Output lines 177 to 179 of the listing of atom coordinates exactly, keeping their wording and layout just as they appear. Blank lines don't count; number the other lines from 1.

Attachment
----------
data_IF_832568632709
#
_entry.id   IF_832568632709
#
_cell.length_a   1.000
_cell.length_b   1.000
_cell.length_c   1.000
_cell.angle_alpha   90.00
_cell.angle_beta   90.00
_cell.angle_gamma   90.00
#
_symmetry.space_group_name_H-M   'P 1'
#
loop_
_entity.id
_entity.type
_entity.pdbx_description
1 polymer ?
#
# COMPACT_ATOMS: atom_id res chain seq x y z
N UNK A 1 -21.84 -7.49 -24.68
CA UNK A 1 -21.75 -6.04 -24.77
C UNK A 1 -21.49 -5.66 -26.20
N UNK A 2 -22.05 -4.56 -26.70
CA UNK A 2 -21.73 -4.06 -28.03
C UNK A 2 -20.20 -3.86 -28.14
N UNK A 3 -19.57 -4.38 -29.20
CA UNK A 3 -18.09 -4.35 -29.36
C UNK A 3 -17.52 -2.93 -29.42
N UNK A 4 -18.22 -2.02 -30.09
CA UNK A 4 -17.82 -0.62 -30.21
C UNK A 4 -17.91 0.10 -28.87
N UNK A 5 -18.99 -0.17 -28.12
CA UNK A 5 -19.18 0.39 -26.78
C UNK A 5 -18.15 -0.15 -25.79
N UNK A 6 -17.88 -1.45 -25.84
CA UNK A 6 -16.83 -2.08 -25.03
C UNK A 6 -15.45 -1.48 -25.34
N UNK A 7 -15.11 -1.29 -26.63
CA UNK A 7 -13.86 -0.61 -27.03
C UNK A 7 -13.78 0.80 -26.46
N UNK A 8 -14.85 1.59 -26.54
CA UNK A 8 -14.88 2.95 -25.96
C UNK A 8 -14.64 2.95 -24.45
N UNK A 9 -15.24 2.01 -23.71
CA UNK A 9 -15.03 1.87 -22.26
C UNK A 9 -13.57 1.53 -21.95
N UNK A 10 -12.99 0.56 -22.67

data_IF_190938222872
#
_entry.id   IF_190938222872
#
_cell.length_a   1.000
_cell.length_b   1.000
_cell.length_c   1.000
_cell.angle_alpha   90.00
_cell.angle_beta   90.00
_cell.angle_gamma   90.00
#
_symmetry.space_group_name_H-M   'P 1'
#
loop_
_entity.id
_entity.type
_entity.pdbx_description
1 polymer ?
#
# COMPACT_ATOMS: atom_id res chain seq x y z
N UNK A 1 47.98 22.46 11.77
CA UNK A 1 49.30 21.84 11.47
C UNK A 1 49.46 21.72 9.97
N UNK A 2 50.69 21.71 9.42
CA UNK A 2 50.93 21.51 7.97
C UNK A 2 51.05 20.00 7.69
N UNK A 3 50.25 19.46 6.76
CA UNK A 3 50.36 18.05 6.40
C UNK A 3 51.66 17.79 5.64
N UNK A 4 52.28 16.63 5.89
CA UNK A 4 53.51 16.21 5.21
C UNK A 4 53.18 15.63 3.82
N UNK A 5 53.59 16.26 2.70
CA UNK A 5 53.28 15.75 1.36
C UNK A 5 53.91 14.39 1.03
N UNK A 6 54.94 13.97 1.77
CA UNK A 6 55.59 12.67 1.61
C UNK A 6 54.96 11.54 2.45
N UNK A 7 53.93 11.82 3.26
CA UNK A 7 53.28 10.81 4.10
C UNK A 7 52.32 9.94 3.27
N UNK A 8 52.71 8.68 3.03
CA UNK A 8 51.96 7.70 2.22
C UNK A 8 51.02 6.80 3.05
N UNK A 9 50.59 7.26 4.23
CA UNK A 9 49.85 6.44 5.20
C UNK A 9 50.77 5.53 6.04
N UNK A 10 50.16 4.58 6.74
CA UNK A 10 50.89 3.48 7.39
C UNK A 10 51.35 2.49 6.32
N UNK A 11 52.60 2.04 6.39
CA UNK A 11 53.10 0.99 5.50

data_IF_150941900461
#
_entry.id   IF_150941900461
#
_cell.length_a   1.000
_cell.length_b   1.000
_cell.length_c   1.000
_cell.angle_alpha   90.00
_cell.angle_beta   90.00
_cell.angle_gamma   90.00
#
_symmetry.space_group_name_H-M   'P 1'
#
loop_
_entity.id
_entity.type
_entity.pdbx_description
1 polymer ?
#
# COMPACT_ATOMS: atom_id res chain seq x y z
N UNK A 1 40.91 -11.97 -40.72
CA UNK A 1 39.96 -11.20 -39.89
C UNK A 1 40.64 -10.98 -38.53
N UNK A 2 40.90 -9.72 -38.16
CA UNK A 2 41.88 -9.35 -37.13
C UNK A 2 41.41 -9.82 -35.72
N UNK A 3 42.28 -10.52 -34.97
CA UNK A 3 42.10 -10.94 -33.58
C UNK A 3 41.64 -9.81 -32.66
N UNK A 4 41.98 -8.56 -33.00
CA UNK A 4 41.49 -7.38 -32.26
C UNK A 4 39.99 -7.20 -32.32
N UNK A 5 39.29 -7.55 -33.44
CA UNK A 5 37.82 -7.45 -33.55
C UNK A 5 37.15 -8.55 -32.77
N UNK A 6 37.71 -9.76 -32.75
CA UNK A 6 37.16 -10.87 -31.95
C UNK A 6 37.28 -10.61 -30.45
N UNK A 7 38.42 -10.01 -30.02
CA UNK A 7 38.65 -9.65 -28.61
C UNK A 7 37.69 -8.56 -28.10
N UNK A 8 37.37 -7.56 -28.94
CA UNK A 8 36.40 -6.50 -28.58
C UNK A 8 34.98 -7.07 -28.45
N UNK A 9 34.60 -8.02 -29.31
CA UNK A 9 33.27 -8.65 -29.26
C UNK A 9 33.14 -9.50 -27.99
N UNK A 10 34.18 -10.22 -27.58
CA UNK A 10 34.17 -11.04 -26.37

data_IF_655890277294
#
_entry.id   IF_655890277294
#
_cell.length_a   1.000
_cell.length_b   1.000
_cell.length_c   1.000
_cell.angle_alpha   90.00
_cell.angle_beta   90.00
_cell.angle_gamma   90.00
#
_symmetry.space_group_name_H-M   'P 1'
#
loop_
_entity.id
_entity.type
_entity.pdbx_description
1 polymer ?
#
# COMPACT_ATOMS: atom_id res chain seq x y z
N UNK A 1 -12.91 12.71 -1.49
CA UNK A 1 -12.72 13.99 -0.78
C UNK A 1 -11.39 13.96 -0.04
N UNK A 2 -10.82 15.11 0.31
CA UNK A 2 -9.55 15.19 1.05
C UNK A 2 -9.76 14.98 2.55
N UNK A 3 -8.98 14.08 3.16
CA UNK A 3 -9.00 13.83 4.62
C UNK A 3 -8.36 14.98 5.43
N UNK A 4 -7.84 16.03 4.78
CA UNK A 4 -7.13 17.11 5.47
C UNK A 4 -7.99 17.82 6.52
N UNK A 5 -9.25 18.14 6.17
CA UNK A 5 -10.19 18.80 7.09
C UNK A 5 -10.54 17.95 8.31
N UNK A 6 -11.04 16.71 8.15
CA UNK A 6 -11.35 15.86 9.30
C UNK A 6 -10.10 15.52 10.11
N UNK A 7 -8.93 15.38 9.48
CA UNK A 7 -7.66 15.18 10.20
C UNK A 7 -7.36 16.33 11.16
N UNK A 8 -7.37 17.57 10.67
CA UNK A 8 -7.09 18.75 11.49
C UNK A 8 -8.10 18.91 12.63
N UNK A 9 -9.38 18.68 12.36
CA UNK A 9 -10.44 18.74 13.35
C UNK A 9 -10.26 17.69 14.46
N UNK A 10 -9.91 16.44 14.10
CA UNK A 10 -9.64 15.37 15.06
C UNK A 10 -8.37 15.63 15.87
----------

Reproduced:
CA UNK A 3 -9.00 13.83 4.62
C UNK A 3 -8.36 14.98 5.43
N UNK A 4 -7.84 16.03 4.78